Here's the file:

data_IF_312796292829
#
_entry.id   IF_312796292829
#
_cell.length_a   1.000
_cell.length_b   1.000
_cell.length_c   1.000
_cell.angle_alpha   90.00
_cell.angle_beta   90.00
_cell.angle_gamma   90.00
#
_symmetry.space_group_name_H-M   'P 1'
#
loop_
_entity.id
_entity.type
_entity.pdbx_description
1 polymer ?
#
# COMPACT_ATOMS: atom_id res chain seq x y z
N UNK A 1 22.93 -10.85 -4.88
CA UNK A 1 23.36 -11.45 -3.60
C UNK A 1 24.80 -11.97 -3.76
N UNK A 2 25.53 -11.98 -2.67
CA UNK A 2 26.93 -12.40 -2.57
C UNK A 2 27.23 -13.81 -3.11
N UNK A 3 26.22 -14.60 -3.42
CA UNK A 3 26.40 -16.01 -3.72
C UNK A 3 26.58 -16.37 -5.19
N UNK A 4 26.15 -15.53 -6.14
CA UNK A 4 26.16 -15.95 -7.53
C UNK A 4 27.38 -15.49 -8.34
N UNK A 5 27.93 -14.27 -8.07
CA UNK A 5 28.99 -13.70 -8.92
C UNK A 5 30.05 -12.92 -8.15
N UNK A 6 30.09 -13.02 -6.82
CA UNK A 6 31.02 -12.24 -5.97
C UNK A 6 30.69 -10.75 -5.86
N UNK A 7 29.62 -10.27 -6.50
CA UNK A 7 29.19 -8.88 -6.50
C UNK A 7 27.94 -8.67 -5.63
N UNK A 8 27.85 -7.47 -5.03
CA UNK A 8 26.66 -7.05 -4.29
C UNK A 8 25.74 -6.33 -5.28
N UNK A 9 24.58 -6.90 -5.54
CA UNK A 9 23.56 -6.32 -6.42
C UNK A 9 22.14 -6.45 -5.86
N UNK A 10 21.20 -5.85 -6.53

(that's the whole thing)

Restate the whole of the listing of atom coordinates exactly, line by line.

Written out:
data_IF_312796292829
#
_entry.id   IF_312796292829
#
_cell.length_a   1.000
_cell.length_b   1.000
_cell.length_c   1.000
_cell.angle_alpha   90.00
_cell.angle_beta   90.00
_cell.angle_gamma   90.00
#
_symmetry.space_group_name_H-M   'P 1'
#
loop_
_entity.id
_entity.type
_entity.pdbx_description
1 polymer ?
#
# COMPACT_ATOMS: atom_id res chain seq x y z
N UNK A 1 22.93 -10.85 -4.88
CA UNK A 1 23.36 -11.45 -3.60
C UNK A 1 24.80 -11.97 -3.76
N UNK A 2 25.53 -11.98 -2.67
CA UNK A 2 26.93 -12.40 -2.57
C UNK A 2 27.23 -13.81 -3.11
N UNK A 3 26.22 -14.60 -3.42
CA UNK A 3 26.40 -16.01 -3.72
C UNK A 3 26.58 -16.37 -5.19
N UNK A 4 26.15 -15.53 -6.14
CA UNK A 4 26.16 -15.95 -7.53
C UNK A 4 27.38 -15.49 -8.34
N UNK A 5 27.93 -14.27 -8.07
CA UNK A 5 28.99 -13.70 -8.92
C UNK A 5 30.05 -12.92 -8.15
N UNK A 6 30.09 -13.02 -6.82
CA UNK A 6 31.02 -12.24 -5.97
C UNK A 6 30.69 -10.75 -5.86
N UNK A 7 29.62 -10.27 -6.50
CA UNK A 7 29.19 -8.88 -6.50
C UNK A 7 27.94 -8.67 -5.63
N UNK A 8 27.85 -7.47 -5.03
CA UNK A 8 26.66 -7.05 -4.29
C UNK A 8 25.74 -6.33 -5.28
N UNK A 9 24.58 -6.90 -5.54
CA UNK A 9 23.56 -6.32 -6.42
C UNK A 9 22.14 -6.45 -5.86
N UNK A 10 21.20 -5.85 -6.53